ILLUSTRATIVE FACTS: Timothy T. Temple, an executive vice president of TUV Corporation, is a participant in the TUV long-term incentive plan. The plan authorizes the compensation committee of TUV’s board of directors (consisting of two “non-employee directors”) to award “performance rights” (sometimes called “performance shares” or “performance units”) to selected employees, to determine the vesting date or dates of awards, and to establish the performance criteria which must be met as a condition to vesting. Awards that vest are payable in cash or shares of TUV common stock, at the election of the committee, and awards that do not vest on the specified vesting date expire automatically. On January 5, 2009, the committee granted to Temple three awards of performance rights, with each right having a value equal to one share of TUV common stock. The first award was for 5,000 performance rights and vests if the price of TUV’s common stock increases from $26 (its market price on the date of grant) to a target of $30 per share before December 31, 2009. The second award was for 10,000 performance rights and vests to the extent that TUV’s earnings per share and return on equity for the year ending December 31, 2009 exceed 2008’s levels by specified amounts. The third award was for 15,000 performance rights and vests on December 31, 2010 if (i) the market price of TUV’s common stock increases from $26 on the date of grant to at least $33 per share (weighted at 75%) and (ii) Temple meets certain individual performance objectives, i.e., attainment of specified production quotas and product acceptance levels (weighted at 25%). The terms of the third award provide that the plan administrators may adjust the performance criteria or periods at any time prior to the vesting date. Temple was notified of the committee’s actions by memorandum the following day.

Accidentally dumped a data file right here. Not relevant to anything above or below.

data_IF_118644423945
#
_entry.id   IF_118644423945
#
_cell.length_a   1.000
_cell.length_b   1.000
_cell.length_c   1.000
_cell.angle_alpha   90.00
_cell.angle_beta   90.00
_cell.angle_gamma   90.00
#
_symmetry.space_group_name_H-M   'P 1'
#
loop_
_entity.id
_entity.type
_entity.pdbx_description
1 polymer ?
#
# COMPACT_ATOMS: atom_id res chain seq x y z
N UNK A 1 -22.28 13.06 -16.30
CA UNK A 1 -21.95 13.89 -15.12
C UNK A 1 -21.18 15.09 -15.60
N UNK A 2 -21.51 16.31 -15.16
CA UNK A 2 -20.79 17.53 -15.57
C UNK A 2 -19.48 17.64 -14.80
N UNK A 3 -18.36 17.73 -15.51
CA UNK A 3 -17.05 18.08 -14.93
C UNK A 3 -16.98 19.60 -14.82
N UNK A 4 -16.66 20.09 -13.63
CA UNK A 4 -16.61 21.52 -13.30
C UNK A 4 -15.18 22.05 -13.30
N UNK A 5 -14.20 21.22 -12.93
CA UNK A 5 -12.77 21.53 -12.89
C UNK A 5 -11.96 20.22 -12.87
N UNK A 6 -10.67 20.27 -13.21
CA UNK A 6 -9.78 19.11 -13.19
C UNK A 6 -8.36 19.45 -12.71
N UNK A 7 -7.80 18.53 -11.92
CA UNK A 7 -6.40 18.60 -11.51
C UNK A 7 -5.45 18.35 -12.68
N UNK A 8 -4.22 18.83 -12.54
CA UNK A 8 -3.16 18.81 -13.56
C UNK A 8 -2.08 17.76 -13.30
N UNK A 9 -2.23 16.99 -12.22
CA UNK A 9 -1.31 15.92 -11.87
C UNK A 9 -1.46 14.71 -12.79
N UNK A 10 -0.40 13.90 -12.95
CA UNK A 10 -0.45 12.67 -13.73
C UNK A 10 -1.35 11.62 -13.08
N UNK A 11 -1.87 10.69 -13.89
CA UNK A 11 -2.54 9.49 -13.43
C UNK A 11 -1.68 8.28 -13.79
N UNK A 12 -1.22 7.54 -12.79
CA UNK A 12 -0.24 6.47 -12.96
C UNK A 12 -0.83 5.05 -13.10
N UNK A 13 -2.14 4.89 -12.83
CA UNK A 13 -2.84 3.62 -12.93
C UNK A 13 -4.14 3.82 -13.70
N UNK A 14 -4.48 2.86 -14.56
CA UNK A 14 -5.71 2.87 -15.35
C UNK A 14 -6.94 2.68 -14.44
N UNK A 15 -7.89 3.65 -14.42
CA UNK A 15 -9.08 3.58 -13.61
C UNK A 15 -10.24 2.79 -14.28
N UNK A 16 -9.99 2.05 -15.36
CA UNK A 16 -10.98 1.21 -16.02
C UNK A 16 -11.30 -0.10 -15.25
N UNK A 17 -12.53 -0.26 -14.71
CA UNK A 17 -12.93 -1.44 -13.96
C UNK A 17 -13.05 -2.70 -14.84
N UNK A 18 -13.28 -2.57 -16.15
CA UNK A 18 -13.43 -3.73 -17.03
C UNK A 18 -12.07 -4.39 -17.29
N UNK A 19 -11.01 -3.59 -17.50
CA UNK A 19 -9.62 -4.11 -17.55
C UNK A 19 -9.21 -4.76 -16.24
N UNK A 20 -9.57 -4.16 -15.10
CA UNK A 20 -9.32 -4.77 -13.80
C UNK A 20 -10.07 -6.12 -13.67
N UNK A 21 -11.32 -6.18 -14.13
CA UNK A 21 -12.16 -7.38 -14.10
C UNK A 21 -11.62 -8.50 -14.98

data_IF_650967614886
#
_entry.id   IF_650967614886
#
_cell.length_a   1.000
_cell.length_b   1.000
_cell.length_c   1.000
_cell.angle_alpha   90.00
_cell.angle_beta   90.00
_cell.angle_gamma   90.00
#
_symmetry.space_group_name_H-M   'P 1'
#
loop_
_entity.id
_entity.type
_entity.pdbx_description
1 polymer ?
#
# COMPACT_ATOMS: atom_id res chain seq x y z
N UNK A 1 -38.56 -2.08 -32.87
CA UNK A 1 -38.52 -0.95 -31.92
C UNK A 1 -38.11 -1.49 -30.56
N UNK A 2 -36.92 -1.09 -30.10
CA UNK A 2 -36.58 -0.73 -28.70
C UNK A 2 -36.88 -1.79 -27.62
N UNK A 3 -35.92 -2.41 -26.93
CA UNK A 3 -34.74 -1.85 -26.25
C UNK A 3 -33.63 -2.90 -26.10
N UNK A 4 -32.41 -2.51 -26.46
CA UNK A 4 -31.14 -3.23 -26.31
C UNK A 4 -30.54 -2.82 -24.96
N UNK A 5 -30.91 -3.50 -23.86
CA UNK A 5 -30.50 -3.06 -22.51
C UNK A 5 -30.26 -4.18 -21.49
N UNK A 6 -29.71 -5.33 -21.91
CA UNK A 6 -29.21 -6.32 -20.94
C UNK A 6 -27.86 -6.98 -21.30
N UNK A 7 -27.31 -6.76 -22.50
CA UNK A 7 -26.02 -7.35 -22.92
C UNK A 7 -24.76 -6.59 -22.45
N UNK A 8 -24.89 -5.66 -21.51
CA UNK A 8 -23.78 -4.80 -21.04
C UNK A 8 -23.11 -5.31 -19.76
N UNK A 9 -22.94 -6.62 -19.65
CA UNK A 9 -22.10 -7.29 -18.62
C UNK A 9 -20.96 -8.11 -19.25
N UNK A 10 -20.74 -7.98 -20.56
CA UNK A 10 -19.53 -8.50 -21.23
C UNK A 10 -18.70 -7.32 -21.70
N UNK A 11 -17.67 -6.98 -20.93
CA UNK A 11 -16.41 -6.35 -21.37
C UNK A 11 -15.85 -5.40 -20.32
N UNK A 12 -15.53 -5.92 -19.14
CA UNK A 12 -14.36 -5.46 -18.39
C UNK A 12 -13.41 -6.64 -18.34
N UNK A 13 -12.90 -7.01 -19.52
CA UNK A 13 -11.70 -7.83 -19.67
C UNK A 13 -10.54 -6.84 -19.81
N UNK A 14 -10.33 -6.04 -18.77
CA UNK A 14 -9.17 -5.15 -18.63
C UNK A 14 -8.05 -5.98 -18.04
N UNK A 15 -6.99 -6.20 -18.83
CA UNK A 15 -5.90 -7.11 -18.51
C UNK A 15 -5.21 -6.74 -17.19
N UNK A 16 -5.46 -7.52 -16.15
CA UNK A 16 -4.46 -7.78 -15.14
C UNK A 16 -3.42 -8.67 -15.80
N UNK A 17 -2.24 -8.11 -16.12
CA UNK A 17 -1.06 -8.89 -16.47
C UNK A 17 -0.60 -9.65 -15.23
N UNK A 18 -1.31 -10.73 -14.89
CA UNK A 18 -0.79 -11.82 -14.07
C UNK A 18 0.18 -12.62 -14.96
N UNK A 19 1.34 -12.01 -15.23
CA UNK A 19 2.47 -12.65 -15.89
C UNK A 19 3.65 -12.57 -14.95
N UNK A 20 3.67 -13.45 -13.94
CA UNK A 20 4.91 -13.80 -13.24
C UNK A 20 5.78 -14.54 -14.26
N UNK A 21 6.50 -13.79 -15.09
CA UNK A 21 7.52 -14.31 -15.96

REPORTING PRINCIPLES: (1) Performance Rights Reportable Where Vesting Based On Market Price Of Issuer Securities. A performance right whose value is tied to the market price of issuer securities is a reportable derivative security, whether the right is payable in cash, in stock, or in a combination of the two. Where the sole performance criterion is an increase in the market price of an equity security of the issuer, performance rights are derivative securities, reportable as of the date of grant, without regard for whether the rights will vest, if at all, some time in the future and only if the insider remains employed by the issuer. See General Mills, Inc. (recon. January 31, 1992); Kansas Power and Light Co. (March 25, 1992); Equifax, Inc. (January 5, 1993); Compliance and Disclosure Interpretations, Exchange Act Section 16 and Related Rules and Forms, Interp. 209.03 (May 23, 2007)). Accordingly, Temple’s 5,000-share award of performance rights constituted a reportable award as of January 5, 2009. Performance rights that do not vest on the basis of the market price of equity securities of the issuer are not derivative securities, even where the rights are denominated in shares of issuer common stock (see Equifax, Inc. (January 5, 1993)), may be paid in cash upon a change of control (id.; Kansas Power and Light Co. (March 25, 1992)), or provide for the payment of cash equal to the amount of dividends paid on stock issued in settlement of the right. (Id.) (2 Performance Rights Not Reportable Where Vesting Based On “Components” Of An Equity Security. Performance rights that vest based on components of an equity security do not have a value “tied to the market price of issuer securities” and therefore are not derivative securities for purposes of Section 16. The vesting of Temple’s 10,000-share award of performance rights is based on TUV’s earnings per share and return on equity, neither of which is the equivalent of the market price of issuer securities for purposes of Section 16 (even though they may affect the market price). Despite the SEC staff’s initial conclusion to the contrary (see General Mills, Inc. (May 7, 1991)), the staff now takes the position that performance rights based on such criteria are not derivative securities. See General Mills, Inc. (recon. January 31, 1992); Kansas Power and Light Co. (March 25, 1992). Accordingly, the grant of Temple’s 10,000-share award is not reportable. The SEC staff also takes the position that performance rights that vest based on increases in the issuer’s book value over a specified period of time are not derivative securities. See Lincoln National Corp. (March 20, 1992) (Q. 4). The Commission has indicated that the staff will continue to analyze the vesting provisions of other forms of performance share awards to determine whether such awards should be deemed to be derivative securities. See Release No. 34-37260, § III.D. (1996). (3) Performance Rights Not Reportable Where Vesting Based In Part On Market Price Of Issuer Securities And In Part On Other Factors. The staff has taken the position that performance rights are not reportable derivative securities where vesting is based in part on the market price of issuer securities and in part on other factors, such as individual performance factors, achievement of production objectives, etc. See Ford Motor Co. (July 18, 1991). In the Ford Motor Co. letter, the staff suggested that performance rights based 50% on the value of issuer securities and 50% on other criteria do not have a value tied to the market price of issuer securities and therefore are not derivative securities. Subsequently, the staff suggested that performance rights will be deemed derivative securities only if their value is tied solely to the market price of issuer securities. See Equifax, Inc. (January 5, 1993). Accordingly, Temple’s 15,000-share grant (which is based 75% on the market price of TUV’s common stock) is not reportable. (4) Total Shareholder Return As A Performance Condition May Be Equivalent Of Stock Price. The staff has expressed the view that an award that vests only if the issuer achieves a specified level of “total shareholder return” (defined as stock price appreciation and dividends) may be reportable at the time of grant as an award whose vesting is tied solely to the price of the issuer’s stock, depending on the significance of dividends as a component of the issuer’s total shareholder return. If, for example, the issuer pays no dividends or only a de minimis dividend, conditioning vesting of an award on total shareholder return would be the equivalent of conditioning vesting on the issuer’s stock price, and therefore the condition would not prevent the award from being reportable at the time of grant. See the September 2008 issue of Section 16 Updates at p. 9. (5) Performance Rights Not Reportable Where Plan Administrators May Modify Performance Criteria Prior To Vesting. Where the vesting of performance rights is based on criteria that may be altered by the plan administrators prior to vesting, the value of the rights is based on the action of the administrators, not the market price of issuer securities, and therefore the rights are deemed not to be derivative securities for purposes of Section 16. See Merrill Lynch & Co. (August 28, 1992) (Q. 4); Boston Edison Co. (March 19, 1992). Accordingly, in view of the discretion of TUV’s compensation committee to adjust the performance criteria and periods applicable to Temple’s 15,000-share award, the award did not constitute the grant of derivative securities and therefore need not be reported for that additional reason. (6) Grant Of Performance Rights Exempt Under Rule 16b-3 If Approved By Committee Of Two Or More Non-Employee Directors. Rule 16b-3(d) exempts grants and awards of equity securities that are specifically approved in advance by the board of directors or a committee “composed solely of two or more non-employee directors,” or are approved in advance or ratified by the issuer’s shareholders no later than the date of the issuer’s next annual meeting, or are held for at least six months. Temple’s awards of performance rights were approved by TUV’s compensation committee, which is composed of two non-employee directors, and therefore the grant of Temple’s 5,000-share award was exempt from Section 16(b) by virtue of Rule 16b-3(d)(1). (7) Exempt Grant Of Performance Rights Reportable On Form 4. A grant of performance rights is reportable on Form 4, whether or not the grant is exempt from Section 16(b) under Rule 16b-3(d). See Rule 16a-3(f)(1)(i)(A) and Rule 16a-3(g)(1). The deadline for reporting the exempt grant of performance rights is, therefore, the end of the second business day following the date of grant. (8) Date Of Grant Of Performance Right Is Date On Which Rights And Obligations Of Parties Become Fixed. The date of grant of a performance right is the date on which the rights and obligations of the issuer and the insider become fixed. For most issuers, that date will be the date on which the board of directors or an authorized board committee adopts resolutions approving the grant of the performance right. Issuers that notify grantees of their receipt of performance rights by sending a memorandum summarizing the terms of the award might instead take the position that the date of grant is the date of the insider’s receipt of the memorandum, based on an argument that the award is not enforceable by the insider until he or she receives notice. Similarly, issuers that enter into agreements with grantees evidencing grants of performance rights might take the position that the rights and obligations of the parties do not become fixed until both the issuer and the insider have executed an agreement. While each of the latter two positions is supportable, issuers may find it difficult to track individual grant dates if either position is utilized to determine the grant date. Accordingly, most issuers treat the date of board or committee approval as the grant date for purposes of Section 16. This position is consistent with the FASB staff’s position that, for purposes of FAS 123(R), an issuer may treat the date of committee approval of an award as the date of grant, provided that (i) the award is a “unilateral” grant, meaning that the grantee does not have the ability to negotiate the key terms and conditions of the award, and (ii) the issuer expects to communicate the key terms and conditions of the award to the grantee within a relatively short period of time after committee approval. See FASB Staff Position No. FAS 123(R)-2 (October 18, 2005). The grant date is the applicable date for purposes of completing Box 3 of Form 4 and Column 3 of Table II of Form 4 or Form 5, and also is the date from which the Form 4 filing deadline is calculated. Temple has treated the date of committee approval of his 5,000-share performance award (i.e., January 5) as the date of grant. (9) Grant Of Performance Rights Reportable In Table II. Reportable performance rights are derivative securities (see Reporting Principle (1) above), and therefore the grant of performance rights should be reported in Table II of Form 4 (or Form 5), as Temple has done in reporting his 5,000-share grant. (10) Use Transaction Code “A” To Report Exempt Grant Of Performance Rights. Because the grant of Temple’s 5,000-share award of performance rights was exempt under Rule 16b-3(d), it is reportable using transaction code “A” (“Grant, award or other acquisition pursuant to Rule 16b-3(d)”). If the grant were not exempt, Temple would use transaction code “P” (“Open market or private purchase of non-derivative or derivative security”). See Release No. 34-26333, n. 101 (1998). (11) Description Of Nature Of Performance Rights Not Required. Although it is necessary to describe in Column I of Table II the nature of a stock option (i.e., whether the option represents a right or obligation to buy or sell the underlying securities), the same is not true of performance rights. It is sufficient merely to insert “performance rights” in Column I of Table II. It is not necessary to indicate whether the rights may be settled in cash, stock, or a combination of the two. (12) Number Of Derivative Securities In Column 5 Of Table II Is Same As Number Of Underlying Securities In Column 7. Since one performance share is equal to one share of the stock to which it relates, the numbers inserted in Columns 5 and 7 of Table II (which relate, respectively, to the number of derivative securities involved in the transaction and the number of underlying securities) should be the same (i.e., the number of shares). (13) Insert “$0” In The Price Column When Reporting Performance Shares. Insiders generally are not required to pay for performance shares awarded to them as compensation. Accordingly, insiders should insert “$0” in the price column (Column 8 of Table II) when reporting the grant of performance shares, as Temple has done. It is not necessary for the insider to include a footnote explaining that no consideration was paid for the performance shares, although an insider may do so if he or she wishes. Insiders may not simply leave the price column blank, however, because the electronic filing system will not accept a Form 4 or Form 5 that reports a transaction on a line that leaves blank any of the transaction-related columns on that line (including the price column). (14) Acquisition Of Issuer Stock Upon Settlement Of Performance Rights That Are Not Derivative Securities Is Reportable. Performance rights that do not constitute derivative securities are not reportable at any time. If, however, they ultimately are settled in shares of issuer stock, the acquisition of those shares must be reported as the acquisition of issuer stock in Table I of Form 4 or Form 5, as appropriate. See Model Form 134. (15) Cancellation Of Performance Rights Due To Failure to Meet Performance Conditions Not Reportable. A typical performance right expires or is canceled automatically if the performance objective is not met by a specified vesting date. If the expired performance right was a derivative security, the expiration or cancellation of the right constitutes “[t]he disposition or closing of a long derivative security position, as a result of cancellation or expiration,” for no value, and therefore is exempt from both Section 16(a) and Section 16(b). See Rule 16a-4(d). Accordingly, if Temple’s reportable performance right fails to vest on or before December 31, 2009, the expiration of the right will not be reportable. The expiration of a performance right that is not a derivative security would not be reportable under any circumstance. (16) Grant Of Performance-Based Restricted Stock May Be Reportable. Generally, awards of stock or derivative securities that vest only upon satisfaction of performance criteria (other than the price of the issuer’s stock) are not deemed acquired as of the date of the award, but instead are deemed acquired when the performance criteria have been satisfied. The staff once expressed the view, however, that an award of performance-based restricted stock should be considered acquired on the date of grant, even though subject to forfeiture if the performance criteria are not satisfied, if shares are issued in the insider’s name and carry voting and dividend rights. See GFC Financial Corp. (April 11, 1994). The staff’s letter arguably is inconsistent with the general principle that an award subject to performance vesting is not beneficially owned until the performance criteria have been satisfied. In addition, the distinction between stock actually issued and stock issuable in the future (as with, for example, performance-based restricted stock units) suggests that voting and dividend rights, rather than the right to the value of securities, should determine beneficial ownership. In any case, the staff’s position provides a basis for insiders to report grants of performance-based restricted stock within two business days of the date of grant. Based on general principles of beneficial ownership, however, the authors believe that insiders may instead report such awards within two business days of the date of vesting.